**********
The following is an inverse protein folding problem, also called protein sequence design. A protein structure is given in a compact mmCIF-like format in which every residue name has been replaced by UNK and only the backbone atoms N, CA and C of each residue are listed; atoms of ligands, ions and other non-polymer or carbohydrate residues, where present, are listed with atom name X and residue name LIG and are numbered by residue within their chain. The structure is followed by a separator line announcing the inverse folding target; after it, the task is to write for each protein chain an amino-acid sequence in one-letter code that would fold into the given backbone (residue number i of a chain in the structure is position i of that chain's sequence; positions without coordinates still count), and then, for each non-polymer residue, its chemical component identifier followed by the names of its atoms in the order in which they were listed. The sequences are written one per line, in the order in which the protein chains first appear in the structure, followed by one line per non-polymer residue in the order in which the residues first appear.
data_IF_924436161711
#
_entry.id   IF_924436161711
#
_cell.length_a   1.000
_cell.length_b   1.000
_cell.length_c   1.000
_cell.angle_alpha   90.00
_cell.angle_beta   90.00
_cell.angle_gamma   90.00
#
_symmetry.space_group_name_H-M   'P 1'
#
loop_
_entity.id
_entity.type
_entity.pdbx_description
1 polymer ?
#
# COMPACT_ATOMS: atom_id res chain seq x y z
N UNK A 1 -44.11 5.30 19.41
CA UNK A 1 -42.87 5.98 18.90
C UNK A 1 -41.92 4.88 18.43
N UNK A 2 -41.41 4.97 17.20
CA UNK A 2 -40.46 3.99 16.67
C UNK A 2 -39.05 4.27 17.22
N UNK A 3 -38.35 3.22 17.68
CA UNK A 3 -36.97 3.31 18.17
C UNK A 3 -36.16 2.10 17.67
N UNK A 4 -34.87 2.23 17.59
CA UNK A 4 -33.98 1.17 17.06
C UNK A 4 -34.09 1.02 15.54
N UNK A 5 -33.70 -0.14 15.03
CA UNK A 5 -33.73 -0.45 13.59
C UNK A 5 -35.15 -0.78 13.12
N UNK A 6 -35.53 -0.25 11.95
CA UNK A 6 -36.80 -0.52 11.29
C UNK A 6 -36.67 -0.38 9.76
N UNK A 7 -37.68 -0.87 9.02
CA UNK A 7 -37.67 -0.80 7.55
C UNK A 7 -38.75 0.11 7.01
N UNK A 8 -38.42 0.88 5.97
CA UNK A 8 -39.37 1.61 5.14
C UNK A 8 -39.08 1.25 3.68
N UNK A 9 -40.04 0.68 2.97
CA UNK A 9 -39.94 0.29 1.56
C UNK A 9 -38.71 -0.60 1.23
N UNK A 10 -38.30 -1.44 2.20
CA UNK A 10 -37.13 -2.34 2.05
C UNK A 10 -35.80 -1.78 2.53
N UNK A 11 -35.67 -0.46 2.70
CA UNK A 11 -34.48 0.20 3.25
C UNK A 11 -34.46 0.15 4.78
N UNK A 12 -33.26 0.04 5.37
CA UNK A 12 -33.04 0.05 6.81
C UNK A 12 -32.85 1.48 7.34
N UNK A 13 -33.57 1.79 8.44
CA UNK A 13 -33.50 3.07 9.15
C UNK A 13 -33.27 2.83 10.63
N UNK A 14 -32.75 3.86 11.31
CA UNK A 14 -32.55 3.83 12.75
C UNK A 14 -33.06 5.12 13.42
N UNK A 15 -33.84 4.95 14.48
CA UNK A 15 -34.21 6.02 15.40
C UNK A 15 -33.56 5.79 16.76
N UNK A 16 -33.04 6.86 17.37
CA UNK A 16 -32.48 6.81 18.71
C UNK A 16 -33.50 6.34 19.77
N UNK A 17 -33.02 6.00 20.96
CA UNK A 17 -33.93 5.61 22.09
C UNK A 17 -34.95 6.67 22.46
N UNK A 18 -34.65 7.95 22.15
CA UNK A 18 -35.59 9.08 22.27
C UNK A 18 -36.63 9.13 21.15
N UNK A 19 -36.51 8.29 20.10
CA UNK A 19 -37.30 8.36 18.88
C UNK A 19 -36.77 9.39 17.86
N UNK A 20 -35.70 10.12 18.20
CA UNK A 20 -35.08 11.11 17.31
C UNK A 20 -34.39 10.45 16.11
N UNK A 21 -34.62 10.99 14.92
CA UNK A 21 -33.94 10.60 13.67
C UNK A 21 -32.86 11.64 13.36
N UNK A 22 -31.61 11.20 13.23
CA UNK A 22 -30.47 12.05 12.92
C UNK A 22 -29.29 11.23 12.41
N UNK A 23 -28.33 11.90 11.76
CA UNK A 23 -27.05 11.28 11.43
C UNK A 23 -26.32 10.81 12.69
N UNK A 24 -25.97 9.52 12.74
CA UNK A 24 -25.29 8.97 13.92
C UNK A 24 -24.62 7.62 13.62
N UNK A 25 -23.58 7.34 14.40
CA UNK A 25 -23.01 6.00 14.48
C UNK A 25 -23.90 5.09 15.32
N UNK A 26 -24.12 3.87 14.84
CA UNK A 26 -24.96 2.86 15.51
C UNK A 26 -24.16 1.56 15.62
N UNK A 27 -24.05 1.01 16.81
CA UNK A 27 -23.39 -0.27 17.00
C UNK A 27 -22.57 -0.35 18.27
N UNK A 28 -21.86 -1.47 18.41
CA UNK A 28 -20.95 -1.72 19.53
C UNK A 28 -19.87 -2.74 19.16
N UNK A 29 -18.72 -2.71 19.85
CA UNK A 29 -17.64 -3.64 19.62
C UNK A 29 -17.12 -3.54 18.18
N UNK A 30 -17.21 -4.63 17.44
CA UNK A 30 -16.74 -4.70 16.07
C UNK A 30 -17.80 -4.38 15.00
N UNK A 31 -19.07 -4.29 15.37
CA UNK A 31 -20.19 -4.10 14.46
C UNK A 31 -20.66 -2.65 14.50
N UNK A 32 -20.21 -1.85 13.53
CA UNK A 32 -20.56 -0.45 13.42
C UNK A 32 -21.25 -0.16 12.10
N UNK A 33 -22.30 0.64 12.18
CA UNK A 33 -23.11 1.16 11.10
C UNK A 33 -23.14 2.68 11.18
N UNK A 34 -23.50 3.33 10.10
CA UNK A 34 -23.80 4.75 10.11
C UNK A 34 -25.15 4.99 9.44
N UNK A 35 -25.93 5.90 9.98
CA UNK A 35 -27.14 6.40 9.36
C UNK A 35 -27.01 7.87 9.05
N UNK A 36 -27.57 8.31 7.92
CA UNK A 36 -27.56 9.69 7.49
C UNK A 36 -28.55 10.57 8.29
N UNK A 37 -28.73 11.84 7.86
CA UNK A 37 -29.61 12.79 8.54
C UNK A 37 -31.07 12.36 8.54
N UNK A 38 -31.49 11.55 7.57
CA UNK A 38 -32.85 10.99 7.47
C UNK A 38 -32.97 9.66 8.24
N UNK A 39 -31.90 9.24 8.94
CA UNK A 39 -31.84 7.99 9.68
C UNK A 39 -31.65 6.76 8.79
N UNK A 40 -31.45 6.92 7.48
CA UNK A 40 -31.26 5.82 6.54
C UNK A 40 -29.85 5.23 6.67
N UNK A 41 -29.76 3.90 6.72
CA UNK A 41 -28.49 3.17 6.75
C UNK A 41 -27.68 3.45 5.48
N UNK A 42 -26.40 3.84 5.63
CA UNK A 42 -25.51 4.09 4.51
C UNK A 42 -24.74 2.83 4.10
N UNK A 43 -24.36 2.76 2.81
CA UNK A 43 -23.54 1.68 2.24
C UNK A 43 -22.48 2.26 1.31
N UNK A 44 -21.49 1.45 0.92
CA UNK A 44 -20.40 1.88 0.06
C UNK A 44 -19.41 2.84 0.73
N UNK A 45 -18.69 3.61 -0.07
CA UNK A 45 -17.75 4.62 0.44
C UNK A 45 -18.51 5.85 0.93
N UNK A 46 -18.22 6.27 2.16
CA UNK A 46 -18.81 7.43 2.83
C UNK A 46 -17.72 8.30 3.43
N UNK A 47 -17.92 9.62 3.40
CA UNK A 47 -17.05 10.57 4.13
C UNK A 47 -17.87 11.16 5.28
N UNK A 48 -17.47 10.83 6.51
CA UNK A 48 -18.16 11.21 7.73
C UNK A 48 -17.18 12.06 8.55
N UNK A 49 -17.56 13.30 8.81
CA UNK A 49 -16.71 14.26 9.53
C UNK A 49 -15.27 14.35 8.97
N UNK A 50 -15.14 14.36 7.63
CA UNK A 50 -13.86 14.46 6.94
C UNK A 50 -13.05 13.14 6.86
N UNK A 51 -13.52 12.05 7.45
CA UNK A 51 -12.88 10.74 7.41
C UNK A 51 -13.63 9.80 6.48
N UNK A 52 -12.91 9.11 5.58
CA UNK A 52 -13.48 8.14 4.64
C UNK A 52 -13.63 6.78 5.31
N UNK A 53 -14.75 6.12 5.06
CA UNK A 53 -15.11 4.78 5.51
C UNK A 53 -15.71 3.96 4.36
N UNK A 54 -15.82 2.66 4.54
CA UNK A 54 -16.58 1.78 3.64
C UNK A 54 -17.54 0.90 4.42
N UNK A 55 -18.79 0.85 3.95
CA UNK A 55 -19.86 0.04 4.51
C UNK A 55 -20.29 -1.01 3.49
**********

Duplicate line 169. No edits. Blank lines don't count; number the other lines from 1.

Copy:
N UNK A 50 -15.14 14.36 7.63